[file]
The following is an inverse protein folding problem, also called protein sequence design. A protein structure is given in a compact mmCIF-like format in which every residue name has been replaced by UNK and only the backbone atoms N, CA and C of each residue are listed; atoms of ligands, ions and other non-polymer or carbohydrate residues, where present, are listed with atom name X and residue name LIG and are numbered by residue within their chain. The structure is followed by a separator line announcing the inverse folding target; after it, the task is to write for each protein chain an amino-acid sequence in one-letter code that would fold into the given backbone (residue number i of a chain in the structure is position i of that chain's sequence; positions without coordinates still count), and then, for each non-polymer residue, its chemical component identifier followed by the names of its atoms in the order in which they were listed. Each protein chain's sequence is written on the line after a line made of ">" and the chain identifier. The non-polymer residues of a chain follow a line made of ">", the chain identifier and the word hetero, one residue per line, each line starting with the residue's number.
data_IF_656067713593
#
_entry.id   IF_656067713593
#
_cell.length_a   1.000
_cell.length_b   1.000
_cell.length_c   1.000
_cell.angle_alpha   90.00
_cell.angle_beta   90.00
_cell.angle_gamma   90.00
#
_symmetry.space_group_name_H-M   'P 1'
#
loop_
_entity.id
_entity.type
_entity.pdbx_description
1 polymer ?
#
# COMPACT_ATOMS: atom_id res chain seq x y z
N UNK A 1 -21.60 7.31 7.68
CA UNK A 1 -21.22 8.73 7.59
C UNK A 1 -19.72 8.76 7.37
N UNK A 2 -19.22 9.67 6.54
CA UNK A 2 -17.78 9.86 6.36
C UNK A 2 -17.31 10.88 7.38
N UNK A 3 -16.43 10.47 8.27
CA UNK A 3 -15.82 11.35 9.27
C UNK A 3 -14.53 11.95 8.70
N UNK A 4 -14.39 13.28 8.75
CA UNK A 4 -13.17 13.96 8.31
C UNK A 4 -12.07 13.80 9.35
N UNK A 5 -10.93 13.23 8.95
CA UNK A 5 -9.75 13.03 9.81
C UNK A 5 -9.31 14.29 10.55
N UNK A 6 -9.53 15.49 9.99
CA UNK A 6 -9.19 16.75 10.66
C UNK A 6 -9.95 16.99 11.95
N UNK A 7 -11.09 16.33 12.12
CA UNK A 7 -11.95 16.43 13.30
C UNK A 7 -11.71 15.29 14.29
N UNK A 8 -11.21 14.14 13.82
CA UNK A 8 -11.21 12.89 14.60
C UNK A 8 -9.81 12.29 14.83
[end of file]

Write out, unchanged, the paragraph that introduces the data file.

The following is an inverse protein folding problem, also called protein sequence design. A protein structure is given in a compact mmCIF-like format in which every residue name has been replaced by UNK and only the backbone atoms N, CA and C of each residue are listed; atoms of ligands, ions and other non-polymer or carbohydrate residues, where present, are listed with atom name X and residue name LIG and are numbered by residue within their chain. The structure is followed by a separator line announcing the inverse folding target; after it, the task is to write for each protein chain an amino-acid sequence in one-letter code that would fold into the given backbone (residue number i of a chain in the structure is position i of that chain's sequence; positions without coordinates still count), and then, for each non-polymer residue, its chemical component identifier followed by the names of its atoms in the order in which they were listed. Each protein chain's sequence is written on the line after a line made of ">" and the chain identifier. The non-polymer residues of a chain follow a line made of ">", the chain identifier and the word hetero, one residue per line, each line starting with the residue's number.